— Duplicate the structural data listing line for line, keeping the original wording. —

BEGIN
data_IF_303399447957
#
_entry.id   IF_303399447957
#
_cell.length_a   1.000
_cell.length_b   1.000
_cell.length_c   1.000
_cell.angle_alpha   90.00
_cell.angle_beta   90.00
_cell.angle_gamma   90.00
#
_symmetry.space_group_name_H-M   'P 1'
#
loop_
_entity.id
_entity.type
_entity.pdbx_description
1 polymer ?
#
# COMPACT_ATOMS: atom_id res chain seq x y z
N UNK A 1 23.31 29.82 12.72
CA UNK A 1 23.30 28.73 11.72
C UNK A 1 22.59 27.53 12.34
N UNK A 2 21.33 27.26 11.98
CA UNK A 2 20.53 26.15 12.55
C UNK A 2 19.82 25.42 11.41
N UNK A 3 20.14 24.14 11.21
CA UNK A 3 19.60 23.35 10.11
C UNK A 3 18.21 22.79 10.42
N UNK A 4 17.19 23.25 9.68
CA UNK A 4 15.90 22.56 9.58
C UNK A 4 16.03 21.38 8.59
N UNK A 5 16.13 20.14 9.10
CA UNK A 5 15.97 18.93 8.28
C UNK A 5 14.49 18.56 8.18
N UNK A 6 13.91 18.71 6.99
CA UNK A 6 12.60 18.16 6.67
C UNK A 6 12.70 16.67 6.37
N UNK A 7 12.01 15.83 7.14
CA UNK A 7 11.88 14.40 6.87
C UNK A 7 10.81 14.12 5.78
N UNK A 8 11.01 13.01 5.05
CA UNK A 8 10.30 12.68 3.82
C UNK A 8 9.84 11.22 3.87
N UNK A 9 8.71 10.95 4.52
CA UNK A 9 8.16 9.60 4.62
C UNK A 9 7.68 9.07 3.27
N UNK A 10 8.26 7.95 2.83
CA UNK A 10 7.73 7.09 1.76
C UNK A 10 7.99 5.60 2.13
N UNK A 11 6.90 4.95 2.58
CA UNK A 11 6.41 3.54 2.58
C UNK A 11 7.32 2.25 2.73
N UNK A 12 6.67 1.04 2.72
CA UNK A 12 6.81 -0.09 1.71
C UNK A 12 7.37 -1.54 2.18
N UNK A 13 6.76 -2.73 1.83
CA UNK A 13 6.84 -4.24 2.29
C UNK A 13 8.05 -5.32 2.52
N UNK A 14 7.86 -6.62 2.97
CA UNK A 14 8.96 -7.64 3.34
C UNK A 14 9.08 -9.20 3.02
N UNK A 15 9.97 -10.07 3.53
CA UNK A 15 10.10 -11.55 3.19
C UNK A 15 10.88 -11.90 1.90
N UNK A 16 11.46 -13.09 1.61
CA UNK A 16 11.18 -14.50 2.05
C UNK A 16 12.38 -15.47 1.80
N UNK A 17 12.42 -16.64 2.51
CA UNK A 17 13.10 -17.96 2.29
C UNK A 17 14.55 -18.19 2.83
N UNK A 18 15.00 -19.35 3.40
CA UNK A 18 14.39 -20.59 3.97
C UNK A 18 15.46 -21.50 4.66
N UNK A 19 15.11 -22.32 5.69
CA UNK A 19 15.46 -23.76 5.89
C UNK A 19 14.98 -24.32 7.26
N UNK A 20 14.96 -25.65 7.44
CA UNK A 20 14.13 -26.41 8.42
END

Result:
data_IF_303399447957
#
_entry.id   IF_303399447957
#
_cell.length_a   1.000
_cell.length_b   1.000
_cell.length_c   1.000
_cell.angle_alpha   90.00
_cell.angle_beta   90.00
_cell.angle_gamma   90.00
#
_symmetry.space_group_name_H-M   'P 1'
#
loop_
_entity.id
_entity.type
_entity.pdbx_description
1 polymer ?
#
# COMPACT_ATOMS: atom_id res chain seq x y z
N UNK A 1 23.31 29.82 12.72
CA UNK A 1 23.30 28.73 11.72
C UNK A 1 22.59 27.53 12.34
N UNK A 2 21.33 27.26 11.98
CA UNK A 2 20.53 26.15 12.55
C UNK A 2 19.82 25.42 11.41
N UNK A 3 20.14 24.14 11.21
CA UNK A 3 19.60 23.35 10.11
C UNK A 3 18.21 22.79 10.42
N UNK A 4 17.19 23.25 9.68
CA UNK A 4 15.90 22.56 9.58
C UNK A 4 16.03 21.38 8.59
N UNK A 5 16.13 20.14 9.10
CA UNK A 5 15.97 18.93 8.28
C UNK A 5 14.49 18.56 8.18
N UNK A 6 13.91 18.71 6.99
CA UNK A 6 12.60 18.16 6.67
C UNK A 6 12.70 16.67 6.37
N UNK A 7 12.01 15.83 7.14
CA UNK A 7 11.88 14.40 6.87
C UNK A 7 10.81 14.12 5.78
N UNK A 8 11.01 13.01 5.05
CA UNK A 8 10.30 12.68 3.82
C UNK A 8 9.84 11.22 3.87
N UNK A 9 8.71 10.95 4.52
CA UNK A 9 8.16 9.60 4.62
C UNK A 9 7.68 9.07 3.27
N UNK A 10 8.26 7.95 2.83
CA UNK A 10 7.73 7.09 1.76
C UNK A 10 7.99 5.60 2.13
N UNK A 11 6.90 4.95 2.58
CA UNK A 11 6.41 3.54 2.58
C UNK A 11 7.32 2.25 2.73
N UNK A 12 6.67 1.04 2.72
CA UNK A 12 6.81 -0.09 1.71
C UNK A 12 7.37 -1.54 2.18
N UNK A 13 6.76 -2.73 1.83
CA UNK A 13 6.84 -4.24 2.29
C UNK A 13 8.05 -5.32 2.52
N UNK A 14 7.86 -6.62 2.97
CA UNK A 14 8.96 -7.64 3.34
C UNK A 14 9.08 -9.20 3.02
N UNK A 15 9.97 -10.07 3.53
CA UNK A 15 10.10 -11.55 3.19
C UNK A 15 10.88 -11.90 1.90
N UNK A 16 11.46 -13.09 1.61
CA UNK A 16 11.18 -14.50 2.05
C UNK A 16 12.38 -15.47 1.80
N UNK A 17 12.42 -16.64 2.51
CA UNK A 17 13.10 -17.96 2.29
C UNK A 17 14.55 -18.19 2.83
N UNK A 18 15.00 -19.35 3.40
CA UNK A 18 14.39 -20.59 3.97
C UNK A 18 15.46 -21.50 4.66
N UNK A 19 15.11 -22.32 5.69
CA UNK A 19 15.46 -23.76 5.89
C UNK A 19 14.98 -24.32 7.26
N UNK A 20 14.96 -25.65 7.44
CA UNK A 20 14.13 -26.41 8.42